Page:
British beekeepers seek help to save honeybees
By Jill Lawless
LONDON — Beekeepers swarmed Parliament and the prime minister’s office on Wednesday, demanding more funds for research after the number of Britain’s honey bees dropped by nearly a third in the past year.
The British bee losses have not been as dramatic as those in the United States, but beekeepers say it is getting worse.
In 2006, U.S. beekeepers began reporting losing 30 percent to 90 percent of their hives. Scientists have been unable to determine the cause of the problem, known as Colony Collapse Disorder. Possible explanations include pesticides, a new parasite or pathogen, or a combination of immune-suppressing stresses.
Several hundred beekeepers, some wearing the protective suits of their trade, marched in London from the Houses of Parliament to deliver a 140,000-signature petition to Prime Minister Gordon Brown’s 10 Downing St. office.
British scientists are uncertain whether the country’s hives have suffered Colony Collapse Disorder. But the British Beekeepers’ Association says almost a third of honey bee colonies, containing almost 2 billion bees, have been lost over the past year, due in part to the varroa mite parasite and an exceptionally wet summer.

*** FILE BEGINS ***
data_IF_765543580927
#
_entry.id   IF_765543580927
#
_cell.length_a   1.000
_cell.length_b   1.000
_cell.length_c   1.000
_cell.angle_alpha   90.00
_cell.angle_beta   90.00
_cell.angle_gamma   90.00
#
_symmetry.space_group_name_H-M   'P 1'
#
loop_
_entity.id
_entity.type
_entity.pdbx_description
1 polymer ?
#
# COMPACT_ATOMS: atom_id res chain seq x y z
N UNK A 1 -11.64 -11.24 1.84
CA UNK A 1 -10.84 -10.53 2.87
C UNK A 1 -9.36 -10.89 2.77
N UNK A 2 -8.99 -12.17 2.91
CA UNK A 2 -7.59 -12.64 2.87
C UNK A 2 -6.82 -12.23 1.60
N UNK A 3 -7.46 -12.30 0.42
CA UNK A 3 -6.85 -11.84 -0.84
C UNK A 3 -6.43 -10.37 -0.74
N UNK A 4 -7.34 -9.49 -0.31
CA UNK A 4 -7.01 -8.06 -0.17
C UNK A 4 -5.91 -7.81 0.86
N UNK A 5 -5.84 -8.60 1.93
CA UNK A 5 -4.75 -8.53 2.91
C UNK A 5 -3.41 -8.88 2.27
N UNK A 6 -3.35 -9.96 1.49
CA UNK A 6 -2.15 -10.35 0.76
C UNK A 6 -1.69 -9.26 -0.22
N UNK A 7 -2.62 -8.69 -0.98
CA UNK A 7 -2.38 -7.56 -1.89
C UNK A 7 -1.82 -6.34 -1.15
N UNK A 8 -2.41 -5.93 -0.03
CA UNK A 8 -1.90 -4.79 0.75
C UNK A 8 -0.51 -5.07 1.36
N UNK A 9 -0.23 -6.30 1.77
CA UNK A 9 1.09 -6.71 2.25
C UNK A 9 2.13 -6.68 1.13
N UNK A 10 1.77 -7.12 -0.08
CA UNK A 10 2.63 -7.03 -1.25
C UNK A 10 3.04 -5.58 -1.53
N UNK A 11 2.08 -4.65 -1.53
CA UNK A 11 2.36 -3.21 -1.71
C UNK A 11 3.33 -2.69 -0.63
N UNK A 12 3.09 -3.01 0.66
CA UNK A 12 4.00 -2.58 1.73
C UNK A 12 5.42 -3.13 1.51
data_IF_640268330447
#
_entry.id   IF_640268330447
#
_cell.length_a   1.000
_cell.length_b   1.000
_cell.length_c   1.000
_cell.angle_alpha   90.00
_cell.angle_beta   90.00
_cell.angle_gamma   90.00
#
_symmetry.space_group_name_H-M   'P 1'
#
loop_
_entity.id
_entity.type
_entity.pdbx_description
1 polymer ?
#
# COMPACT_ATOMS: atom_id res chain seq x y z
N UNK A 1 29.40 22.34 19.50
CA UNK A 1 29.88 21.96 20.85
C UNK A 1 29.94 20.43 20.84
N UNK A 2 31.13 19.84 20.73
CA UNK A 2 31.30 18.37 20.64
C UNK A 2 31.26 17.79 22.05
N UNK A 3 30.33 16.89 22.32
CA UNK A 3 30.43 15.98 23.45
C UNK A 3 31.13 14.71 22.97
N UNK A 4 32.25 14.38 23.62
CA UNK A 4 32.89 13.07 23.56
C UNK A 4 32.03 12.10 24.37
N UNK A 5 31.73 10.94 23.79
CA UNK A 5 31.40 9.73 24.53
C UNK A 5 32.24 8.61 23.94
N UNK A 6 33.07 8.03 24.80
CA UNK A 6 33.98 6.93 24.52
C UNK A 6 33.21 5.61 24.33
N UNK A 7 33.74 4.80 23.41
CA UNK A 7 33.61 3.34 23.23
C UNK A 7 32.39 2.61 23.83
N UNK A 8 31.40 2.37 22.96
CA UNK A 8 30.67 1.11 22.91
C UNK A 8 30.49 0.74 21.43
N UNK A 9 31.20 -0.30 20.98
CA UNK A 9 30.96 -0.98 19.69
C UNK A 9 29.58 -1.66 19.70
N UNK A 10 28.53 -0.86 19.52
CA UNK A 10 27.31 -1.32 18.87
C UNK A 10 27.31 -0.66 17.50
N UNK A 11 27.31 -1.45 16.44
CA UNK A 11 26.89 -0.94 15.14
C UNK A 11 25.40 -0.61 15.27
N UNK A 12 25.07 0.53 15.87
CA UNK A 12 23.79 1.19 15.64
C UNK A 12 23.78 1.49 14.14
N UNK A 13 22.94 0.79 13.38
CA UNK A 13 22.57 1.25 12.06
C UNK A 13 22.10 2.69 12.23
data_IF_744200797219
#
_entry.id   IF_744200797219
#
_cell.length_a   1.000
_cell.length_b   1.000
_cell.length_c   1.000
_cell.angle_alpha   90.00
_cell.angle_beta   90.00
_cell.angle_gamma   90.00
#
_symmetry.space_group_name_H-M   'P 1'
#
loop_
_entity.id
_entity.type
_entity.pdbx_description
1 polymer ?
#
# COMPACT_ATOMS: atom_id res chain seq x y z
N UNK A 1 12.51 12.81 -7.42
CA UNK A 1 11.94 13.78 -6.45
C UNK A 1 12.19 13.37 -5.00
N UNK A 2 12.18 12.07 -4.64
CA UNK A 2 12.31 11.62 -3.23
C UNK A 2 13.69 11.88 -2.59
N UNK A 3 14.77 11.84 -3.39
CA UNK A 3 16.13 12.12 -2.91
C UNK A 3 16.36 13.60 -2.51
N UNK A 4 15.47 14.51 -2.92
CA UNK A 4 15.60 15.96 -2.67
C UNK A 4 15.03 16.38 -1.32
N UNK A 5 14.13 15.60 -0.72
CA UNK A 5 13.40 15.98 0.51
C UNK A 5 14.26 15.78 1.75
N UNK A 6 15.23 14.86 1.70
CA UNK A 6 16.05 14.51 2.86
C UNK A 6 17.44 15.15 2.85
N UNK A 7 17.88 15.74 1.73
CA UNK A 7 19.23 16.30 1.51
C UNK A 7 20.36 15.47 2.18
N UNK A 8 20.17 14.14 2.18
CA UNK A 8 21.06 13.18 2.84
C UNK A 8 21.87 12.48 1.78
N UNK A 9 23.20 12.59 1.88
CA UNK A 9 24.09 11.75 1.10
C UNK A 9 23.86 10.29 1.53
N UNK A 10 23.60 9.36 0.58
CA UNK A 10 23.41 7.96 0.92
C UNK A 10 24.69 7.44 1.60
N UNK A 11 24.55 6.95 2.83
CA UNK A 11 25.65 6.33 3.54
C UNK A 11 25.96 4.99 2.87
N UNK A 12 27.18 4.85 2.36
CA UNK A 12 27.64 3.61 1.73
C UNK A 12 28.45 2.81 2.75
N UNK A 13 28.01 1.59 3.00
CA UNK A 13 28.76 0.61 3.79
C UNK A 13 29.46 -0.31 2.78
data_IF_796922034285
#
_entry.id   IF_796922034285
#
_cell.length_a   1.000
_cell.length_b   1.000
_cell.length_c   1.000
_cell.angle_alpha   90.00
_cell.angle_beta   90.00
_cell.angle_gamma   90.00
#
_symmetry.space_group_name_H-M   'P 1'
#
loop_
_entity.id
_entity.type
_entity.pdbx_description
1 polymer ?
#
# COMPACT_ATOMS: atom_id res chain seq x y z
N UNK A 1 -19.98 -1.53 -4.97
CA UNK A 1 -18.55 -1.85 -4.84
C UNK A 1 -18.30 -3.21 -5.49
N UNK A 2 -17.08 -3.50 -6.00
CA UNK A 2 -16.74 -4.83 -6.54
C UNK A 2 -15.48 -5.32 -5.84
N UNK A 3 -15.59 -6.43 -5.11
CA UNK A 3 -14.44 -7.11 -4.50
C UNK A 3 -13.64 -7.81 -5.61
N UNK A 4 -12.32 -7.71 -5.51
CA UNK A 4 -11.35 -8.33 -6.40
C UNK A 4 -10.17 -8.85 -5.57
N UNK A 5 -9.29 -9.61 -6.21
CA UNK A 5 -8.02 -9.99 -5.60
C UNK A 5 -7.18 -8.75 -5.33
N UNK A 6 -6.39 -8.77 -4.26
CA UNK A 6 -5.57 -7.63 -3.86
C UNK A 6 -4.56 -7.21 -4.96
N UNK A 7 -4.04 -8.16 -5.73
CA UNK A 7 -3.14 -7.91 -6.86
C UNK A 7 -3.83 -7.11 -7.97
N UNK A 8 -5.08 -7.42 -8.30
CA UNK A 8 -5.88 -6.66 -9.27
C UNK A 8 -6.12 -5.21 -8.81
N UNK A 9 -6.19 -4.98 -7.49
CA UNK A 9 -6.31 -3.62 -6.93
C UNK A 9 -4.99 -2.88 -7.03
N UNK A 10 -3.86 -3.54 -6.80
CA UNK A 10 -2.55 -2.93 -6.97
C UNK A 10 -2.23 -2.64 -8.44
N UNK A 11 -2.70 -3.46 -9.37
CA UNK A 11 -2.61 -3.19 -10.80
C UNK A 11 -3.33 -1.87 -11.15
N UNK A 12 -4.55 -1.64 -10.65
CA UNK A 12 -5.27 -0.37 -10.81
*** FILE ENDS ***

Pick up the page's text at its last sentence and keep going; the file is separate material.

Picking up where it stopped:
"Over the last five or 10 years the number of bees dying every winter has increased," said Ivor Davies, a past president of the association. "There is something going on with our bees that we do not understand." Farmers have warned that the disappearance of bees could devastate food crops and the environment because about three-quarters of flowering plants rely on birds, bees and other pollinators to help them reproduce.
"Honey bees are an underpinning component of the British countryside - whether it’s heather moorland, a hedgerow, an orchard or a field of beans," said Paul Temple, vice president of the National Farmers’ Union.
The government spends 1.5 million pounds ($2.4 million) on beekeeping each year, but only 200,000 pounds ($320,000) of it goes to research. The beekeepers’ association is calling for research funding to rise to 1.6 million pounds ($2.6 million) a year.